Kenya park suspends gorge visits after flash flood kills 7

Relatives grieve as bodies of some of the victims are retrieved by rescuers, after a flash flood in Hell's Gate national park near Naivasha, Kenya Monday, Sept. 2, 2019. Kenyan authorities have suspended visits to the gorges of the park in the Rift Valley after the flash flood, which occurred Sunday evening, killed a number of tourists and their driver. (AP Photo)

Kenyan authorities have suspended visits to the gorges of the famous Hell's Gate National park in the Rift Valley after a flash flood killed six tourists and their driver

NAIROBI, Kenya — Authorities called off search and rescue operations after seven bodies were recovered from a flash flood that killed at least six tourists and their driver visiting the gorges of the famous Hell's Gate National park.

Five Kenyans of Indian descent, an Indian national and their Kenyan driver died in the Sunday evening tragedy, said Paul Udoto, spokesman for the Kenya Wildlife Service. The park was also closed, authorities said.

Ivraj Singh Haye survived the deluge, but his wife and five other relatives died. He spoke to the Nation Television News his family stopped at the gorge to "use the washroom," before the flash flood.

A ranger asked if they would want to see the gorge and as they went down it started drizzling lightly, so they didn't go into gorge, he said.

"At around 3 p.m. water came from nowhere and I had my phone and we were able to call the guy at the reception ... the guide next to me shouted "tuna bebwa na maji(the water is carrying us away),"he said.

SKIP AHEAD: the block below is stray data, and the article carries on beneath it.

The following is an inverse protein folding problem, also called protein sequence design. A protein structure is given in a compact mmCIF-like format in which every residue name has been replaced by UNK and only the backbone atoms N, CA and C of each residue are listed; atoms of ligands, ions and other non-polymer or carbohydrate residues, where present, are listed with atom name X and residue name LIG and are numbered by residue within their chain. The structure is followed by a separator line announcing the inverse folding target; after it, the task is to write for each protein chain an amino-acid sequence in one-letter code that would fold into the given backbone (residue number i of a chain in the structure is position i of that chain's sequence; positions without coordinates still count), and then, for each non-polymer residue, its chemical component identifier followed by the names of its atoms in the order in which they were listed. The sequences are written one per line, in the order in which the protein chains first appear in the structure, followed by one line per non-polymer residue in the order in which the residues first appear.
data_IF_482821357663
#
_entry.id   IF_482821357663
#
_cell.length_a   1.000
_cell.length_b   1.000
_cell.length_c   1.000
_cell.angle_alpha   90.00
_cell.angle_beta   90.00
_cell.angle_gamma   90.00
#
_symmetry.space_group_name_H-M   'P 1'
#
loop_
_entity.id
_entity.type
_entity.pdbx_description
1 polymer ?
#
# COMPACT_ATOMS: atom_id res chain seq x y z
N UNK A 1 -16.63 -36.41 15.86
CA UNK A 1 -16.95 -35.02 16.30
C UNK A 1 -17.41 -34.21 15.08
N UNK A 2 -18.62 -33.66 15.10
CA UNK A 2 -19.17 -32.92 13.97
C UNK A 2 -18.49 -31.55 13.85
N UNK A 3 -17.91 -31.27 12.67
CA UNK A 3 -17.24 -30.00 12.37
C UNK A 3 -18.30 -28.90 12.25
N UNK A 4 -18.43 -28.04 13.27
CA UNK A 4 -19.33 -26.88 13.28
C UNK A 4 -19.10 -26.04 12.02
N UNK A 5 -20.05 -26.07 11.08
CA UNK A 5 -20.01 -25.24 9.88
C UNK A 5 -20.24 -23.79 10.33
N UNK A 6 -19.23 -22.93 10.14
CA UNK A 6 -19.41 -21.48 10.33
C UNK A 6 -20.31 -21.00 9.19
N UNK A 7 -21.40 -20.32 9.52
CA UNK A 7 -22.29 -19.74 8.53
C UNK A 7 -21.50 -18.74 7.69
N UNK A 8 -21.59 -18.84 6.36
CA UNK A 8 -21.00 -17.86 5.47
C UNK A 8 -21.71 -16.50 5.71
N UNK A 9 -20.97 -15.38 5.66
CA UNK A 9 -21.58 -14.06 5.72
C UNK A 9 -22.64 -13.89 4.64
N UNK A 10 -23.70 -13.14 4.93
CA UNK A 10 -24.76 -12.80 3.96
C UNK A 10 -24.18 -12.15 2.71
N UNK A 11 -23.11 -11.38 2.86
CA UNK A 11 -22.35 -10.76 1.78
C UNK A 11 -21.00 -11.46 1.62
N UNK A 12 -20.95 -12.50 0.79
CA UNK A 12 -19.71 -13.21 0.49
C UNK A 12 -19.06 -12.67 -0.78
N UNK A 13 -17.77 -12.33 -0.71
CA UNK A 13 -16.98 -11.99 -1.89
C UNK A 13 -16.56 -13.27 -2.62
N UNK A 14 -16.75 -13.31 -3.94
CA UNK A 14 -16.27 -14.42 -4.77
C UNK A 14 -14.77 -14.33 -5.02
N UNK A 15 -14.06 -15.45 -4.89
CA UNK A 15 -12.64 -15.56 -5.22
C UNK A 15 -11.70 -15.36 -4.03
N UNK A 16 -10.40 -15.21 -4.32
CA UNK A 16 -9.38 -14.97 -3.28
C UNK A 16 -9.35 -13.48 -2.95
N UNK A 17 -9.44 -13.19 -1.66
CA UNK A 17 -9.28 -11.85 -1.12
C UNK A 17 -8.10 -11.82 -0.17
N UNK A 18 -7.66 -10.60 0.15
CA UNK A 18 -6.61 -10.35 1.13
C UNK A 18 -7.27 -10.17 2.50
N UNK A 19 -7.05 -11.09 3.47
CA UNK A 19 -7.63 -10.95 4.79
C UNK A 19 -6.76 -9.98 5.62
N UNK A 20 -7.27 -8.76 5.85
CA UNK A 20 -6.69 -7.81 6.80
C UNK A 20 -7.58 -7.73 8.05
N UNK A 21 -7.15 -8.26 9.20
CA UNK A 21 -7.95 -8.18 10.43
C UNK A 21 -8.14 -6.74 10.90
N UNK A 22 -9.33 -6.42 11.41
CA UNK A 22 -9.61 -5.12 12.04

"We thought rescue will come but nothing, my relative started going one after the other," he said .

His niece, a driver and a Kenyan couple were able to avoid being carried away for one and a half hours, he said. And when the water flow reduced, they then got stuck in quick sand or silt left from the deluge, he said.

"We thought we were gone but then we just had hope and we pulled ourselves out and we climbed a very steep hill upward," he said. "We kept sliding down but we kept pushing each other 'let's go let's go,' he added.

Only six people from his group from Nairobi survived, he said.

John Waweru Director General of Kenya Wildlife Services said, "early warning is the only way we are going to be able to prevent such incidences happening again."

Seven years ago, seven members of a church group died when they were washed away by floods in the same area, which is prone to flash floods during the rainy season.

Authorities say that while it may not be raining in the gorges, rainfall from surrounding areas builds up and can rush through the restricted space.


AP video reporter Khaled Kazziha contributed to this report.

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